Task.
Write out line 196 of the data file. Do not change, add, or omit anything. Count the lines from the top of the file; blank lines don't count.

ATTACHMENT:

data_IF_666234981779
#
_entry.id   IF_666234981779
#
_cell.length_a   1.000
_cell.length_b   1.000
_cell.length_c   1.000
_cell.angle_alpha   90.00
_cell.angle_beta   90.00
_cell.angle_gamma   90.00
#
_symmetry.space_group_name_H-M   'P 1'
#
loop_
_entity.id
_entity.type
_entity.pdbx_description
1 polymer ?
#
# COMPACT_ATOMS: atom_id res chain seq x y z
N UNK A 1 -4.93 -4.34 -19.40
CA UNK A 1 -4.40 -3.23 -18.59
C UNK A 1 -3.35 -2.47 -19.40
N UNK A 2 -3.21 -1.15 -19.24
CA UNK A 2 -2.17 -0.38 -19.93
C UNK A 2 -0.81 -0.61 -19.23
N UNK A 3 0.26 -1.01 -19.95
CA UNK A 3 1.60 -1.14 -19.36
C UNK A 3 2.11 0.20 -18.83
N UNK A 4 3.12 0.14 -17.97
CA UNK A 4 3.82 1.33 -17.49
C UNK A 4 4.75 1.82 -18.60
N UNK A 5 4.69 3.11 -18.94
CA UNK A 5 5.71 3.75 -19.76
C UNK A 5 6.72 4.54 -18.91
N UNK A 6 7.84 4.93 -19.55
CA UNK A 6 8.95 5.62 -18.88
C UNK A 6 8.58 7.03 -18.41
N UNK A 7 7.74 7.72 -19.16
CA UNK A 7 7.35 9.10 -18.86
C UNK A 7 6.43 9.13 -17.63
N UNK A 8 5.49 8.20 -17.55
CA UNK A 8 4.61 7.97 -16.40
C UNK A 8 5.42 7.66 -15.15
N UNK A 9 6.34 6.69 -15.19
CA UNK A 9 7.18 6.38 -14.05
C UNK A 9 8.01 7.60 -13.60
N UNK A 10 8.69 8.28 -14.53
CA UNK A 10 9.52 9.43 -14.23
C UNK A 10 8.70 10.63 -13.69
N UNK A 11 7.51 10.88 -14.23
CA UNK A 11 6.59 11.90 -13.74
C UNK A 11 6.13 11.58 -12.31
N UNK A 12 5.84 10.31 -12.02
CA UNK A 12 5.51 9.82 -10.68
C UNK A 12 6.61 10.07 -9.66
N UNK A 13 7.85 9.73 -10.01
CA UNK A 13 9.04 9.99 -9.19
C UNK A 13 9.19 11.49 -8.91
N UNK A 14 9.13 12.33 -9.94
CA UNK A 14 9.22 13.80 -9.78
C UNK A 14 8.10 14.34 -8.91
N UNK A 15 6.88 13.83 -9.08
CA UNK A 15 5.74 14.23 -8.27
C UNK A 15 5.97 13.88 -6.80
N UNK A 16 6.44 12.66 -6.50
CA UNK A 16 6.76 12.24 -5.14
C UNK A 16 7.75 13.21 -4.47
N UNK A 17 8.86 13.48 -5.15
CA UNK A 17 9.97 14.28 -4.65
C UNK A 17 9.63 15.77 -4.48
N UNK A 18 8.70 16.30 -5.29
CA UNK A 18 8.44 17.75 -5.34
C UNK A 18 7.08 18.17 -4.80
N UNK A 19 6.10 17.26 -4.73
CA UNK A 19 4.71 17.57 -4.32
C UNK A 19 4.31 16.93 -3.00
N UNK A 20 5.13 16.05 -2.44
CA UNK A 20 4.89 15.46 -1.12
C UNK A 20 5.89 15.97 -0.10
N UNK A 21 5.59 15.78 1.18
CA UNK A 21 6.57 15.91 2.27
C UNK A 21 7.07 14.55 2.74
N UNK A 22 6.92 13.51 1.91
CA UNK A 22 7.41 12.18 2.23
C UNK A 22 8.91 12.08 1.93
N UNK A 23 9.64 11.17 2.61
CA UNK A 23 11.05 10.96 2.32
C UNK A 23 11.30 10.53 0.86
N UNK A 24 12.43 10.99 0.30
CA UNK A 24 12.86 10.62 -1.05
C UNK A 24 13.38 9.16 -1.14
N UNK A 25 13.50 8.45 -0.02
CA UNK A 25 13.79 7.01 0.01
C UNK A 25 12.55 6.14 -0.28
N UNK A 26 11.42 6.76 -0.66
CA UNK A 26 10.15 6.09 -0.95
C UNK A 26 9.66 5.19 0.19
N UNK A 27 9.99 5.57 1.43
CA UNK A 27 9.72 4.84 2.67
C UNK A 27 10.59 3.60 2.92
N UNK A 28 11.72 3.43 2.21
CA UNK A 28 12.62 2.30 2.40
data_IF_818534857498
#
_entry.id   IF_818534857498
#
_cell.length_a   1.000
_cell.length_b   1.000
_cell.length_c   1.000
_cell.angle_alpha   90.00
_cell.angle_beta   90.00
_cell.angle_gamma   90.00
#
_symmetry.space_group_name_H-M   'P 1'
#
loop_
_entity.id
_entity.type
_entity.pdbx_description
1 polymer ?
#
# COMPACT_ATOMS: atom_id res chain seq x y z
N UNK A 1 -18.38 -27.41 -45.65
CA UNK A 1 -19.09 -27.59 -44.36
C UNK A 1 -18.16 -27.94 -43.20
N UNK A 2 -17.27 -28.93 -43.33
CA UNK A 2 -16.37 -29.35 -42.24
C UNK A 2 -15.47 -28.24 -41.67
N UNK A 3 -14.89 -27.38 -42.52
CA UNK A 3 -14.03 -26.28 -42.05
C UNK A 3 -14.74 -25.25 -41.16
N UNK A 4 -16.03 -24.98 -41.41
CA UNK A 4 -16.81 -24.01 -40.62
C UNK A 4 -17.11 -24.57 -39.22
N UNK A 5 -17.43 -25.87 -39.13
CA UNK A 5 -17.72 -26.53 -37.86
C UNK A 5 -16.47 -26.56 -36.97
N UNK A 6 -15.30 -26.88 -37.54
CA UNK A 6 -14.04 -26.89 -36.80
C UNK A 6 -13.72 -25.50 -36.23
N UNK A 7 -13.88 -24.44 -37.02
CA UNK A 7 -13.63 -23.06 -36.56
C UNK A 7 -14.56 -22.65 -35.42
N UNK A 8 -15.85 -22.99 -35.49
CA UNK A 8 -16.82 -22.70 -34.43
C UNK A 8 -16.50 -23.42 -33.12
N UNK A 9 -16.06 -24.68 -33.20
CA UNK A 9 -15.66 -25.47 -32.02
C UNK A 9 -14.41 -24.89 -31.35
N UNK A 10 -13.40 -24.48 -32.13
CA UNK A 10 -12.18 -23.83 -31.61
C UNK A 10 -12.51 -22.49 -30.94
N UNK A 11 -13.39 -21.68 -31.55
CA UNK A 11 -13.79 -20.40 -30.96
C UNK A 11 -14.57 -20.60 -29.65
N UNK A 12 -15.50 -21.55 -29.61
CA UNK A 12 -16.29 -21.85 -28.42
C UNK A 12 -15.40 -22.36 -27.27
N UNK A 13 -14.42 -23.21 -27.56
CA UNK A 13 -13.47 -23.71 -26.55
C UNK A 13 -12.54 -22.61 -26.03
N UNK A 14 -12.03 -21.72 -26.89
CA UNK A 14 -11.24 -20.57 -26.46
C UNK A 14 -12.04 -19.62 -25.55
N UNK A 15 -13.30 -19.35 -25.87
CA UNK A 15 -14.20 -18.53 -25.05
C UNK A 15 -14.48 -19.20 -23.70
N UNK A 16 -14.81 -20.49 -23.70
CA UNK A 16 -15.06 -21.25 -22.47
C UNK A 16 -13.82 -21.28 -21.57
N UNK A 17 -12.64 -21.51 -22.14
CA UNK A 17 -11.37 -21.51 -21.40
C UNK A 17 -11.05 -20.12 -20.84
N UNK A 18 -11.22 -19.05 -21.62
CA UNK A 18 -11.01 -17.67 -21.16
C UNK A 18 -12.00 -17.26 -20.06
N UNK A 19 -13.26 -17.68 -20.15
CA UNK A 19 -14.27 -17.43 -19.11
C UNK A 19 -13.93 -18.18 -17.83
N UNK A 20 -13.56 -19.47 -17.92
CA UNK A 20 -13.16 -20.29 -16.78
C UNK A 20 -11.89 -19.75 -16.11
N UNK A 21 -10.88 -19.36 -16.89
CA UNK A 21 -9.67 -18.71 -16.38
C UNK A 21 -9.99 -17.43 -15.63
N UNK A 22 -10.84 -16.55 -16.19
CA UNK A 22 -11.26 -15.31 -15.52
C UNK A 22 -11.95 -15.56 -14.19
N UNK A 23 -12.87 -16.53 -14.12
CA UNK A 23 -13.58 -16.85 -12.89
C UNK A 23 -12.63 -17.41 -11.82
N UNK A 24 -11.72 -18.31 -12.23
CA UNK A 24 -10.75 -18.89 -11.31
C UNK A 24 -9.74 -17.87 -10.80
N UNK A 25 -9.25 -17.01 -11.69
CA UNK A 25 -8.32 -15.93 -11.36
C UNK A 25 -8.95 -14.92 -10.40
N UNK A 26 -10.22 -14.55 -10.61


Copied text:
N UNK A 25 -9.25 -17.01 -11.69